Shooting outdoors can give you studio-like effects with some simple tools and techniques. Similar to landscapes try to shoot in morning or evening light when the light is lower and warmer. Position the sunlight behind your model and bounce light back into the face with a silver or white reflector or even a white piece of cardboard or tin foil. This will soften the sunlight so they aren’t as squinty and will give you nice balanced light on the face while the sun provides a great hair light from behind and helps separate your subject from the background.
You can also use flash to fill in the front of the subject. I use my Nikon SB-910 flash on camera or off camera at about 45 degrees to fill in or give some direction of light to the subject. This works especially well at sunset when there are brilliant colours or just after the sun has gone down when flash becomes more powerful relative to the sunlight. Meter and expose for the background and light your subject with your flash. Try softening your light source with a small softbox or by shooting through some translucent material. If you need more power increase your ISO settings. For instance if you increase the ISO on your camera from 100 ISO to 400 ISO your flash essentially becomes 4 times as powerful.
These are just a few ideas to get you started with your outdoor fashion/portrait shoots! Have any great outdoor lighting tips of your own to share? Please comment below, I would love to hear how you get your great outdoor shots!
[image caption="Shot with only one silver reflector reflecting the sun early morning on a rooftop."]https://kristianbogner.com/wp-content/uploads/2013/07/BOGNER_9993.jpg[/image]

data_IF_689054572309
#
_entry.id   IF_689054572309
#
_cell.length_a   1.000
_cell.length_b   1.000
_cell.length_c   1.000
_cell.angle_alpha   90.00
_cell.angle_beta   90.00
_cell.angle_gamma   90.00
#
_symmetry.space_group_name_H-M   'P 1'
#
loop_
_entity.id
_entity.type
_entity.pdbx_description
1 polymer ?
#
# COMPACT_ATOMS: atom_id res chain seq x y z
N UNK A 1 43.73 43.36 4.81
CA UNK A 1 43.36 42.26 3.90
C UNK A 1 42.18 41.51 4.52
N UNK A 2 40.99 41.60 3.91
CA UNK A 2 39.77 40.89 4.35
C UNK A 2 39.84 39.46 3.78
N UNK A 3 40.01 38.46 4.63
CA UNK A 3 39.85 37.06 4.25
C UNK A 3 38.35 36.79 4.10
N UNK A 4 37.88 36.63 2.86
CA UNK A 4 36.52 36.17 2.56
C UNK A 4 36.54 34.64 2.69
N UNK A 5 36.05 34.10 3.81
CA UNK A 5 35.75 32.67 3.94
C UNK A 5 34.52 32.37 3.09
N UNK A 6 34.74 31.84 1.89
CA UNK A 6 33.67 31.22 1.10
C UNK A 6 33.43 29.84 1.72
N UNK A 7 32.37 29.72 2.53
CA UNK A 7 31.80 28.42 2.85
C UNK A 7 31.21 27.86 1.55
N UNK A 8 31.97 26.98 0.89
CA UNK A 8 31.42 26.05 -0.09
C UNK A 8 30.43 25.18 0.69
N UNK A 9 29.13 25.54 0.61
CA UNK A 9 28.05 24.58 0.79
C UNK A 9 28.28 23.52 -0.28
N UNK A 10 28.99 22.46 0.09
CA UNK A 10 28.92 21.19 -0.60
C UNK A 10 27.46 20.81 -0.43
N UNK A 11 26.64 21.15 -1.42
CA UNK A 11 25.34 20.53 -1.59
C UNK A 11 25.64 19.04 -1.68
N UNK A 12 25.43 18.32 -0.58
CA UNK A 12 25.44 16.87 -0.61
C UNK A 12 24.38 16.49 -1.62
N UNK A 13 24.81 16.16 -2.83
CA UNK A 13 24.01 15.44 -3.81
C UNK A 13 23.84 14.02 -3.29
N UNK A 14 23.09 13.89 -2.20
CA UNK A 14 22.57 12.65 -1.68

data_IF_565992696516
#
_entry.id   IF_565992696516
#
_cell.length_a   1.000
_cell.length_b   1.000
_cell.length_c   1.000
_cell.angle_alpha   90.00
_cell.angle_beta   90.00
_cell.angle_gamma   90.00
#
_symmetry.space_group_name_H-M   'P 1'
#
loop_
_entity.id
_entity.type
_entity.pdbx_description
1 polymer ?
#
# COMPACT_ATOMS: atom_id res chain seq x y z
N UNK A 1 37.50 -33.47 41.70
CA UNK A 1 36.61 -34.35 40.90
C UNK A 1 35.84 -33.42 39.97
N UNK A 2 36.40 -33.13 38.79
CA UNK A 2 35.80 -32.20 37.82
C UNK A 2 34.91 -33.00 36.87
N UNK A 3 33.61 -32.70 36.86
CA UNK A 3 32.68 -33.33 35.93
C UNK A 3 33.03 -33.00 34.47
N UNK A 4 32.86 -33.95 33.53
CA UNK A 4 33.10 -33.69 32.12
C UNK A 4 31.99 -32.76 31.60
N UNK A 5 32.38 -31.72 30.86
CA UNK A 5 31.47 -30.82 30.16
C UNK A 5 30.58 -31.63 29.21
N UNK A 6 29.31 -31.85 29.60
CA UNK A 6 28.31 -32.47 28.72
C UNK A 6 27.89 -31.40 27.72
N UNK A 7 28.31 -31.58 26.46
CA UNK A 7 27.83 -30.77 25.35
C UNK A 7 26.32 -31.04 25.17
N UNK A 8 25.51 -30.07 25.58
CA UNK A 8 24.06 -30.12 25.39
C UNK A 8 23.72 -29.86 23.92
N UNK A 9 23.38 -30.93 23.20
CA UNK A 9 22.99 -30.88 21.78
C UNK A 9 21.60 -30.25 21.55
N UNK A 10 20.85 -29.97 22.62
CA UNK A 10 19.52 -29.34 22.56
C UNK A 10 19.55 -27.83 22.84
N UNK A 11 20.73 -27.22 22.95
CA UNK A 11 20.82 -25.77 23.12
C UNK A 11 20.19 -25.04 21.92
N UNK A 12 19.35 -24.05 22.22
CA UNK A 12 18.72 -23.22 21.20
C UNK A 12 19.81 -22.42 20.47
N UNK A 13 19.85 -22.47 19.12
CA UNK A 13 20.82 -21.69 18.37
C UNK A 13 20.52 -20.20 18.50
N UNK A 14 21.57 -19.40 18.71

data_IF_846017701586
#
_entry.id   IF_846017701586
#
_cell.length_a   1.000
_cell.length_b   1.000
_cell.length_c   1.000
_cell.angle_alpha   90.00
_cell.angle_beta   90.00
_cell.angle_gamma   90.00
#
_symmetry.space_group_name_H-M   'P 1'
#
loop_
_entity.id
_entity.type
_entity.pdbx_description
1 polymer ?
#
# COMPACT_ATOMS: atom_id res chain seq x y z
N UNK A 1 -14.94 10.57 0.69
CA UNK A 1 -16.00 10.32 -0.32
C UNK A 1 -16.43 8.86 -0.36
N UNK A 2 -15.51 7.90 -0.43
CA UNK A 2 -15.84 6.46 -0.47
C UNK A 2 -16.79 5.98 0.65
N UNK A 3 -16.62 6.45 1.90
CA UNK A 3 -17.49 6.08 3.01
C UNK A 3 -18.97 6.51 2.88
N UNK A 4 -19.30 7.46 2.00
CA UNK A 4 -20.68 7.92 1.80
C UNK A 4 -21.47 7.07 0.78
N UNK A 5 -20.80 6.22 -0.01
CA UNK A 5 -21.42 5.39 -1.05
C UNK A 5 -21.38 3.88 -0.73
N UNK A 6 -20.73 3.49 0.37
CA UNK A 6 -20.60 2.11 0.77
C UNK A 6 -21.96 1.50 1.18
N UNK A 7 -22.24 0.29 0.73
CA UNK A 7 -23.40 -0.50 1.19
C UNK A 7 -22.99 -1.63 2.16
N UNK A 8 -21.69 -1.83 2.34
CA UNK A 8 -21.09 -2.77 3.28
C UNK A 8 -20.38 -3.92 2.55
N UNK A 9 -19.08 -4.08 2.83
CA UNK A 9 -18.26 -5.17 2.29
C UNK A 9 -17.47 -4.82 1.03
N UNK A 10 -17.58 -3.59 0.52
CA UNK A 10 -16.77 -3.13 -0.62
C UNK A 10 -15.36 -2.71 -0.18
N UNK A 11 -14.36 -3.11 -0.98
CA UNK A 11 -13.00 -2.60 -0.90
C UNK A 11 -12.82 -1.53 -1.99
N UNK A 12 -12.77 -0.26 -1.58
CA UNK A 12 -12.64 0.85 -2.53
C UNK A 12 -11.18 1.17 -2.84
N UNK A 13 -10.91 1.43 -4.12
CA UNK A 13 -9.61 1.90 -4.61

[image caption="I shot this with one Nikon SB-900 Flash off Camera and exposed for the Sunset."]https://kristianbogner.com/wp-content/uploads/2013/07/BOGNER_DSC1401x.jpg[/image]
I had to shoot some quick food images for a marketing campaign for one of my clients. I wanted to create the ultimate burger and asked my Fiancee Sarah if she was up for the challenge. She actually cooked and styled this Monster and we split it when we were done the shoot. For those wondering... YES.. is tasted just as good as it looks!!
I used a simple but effective lighting setup for both the burger and cocktail. Basically I created a light tent with three Nikon SB-910 Flashes, two Pocket Wizards, two Firefly strip light soft boxes, one Large Soft Diffusion Panel and a few stands. I also used a piece of black plexiglass which worked great to shoot the products on.
For the burger shoot we sprayed an olive oil / water mixture onto the burger to keep is juicy looking as we tweaked the lighting.
I wanted the shots to be deadly sharp so I used my Nikon D800E with Nikon 300mm 2.8 Lens and just used a monopod so I could quickly move around and raise and lower the angle of view.
Sarah wishes we had ice cream to shoot next. 🙂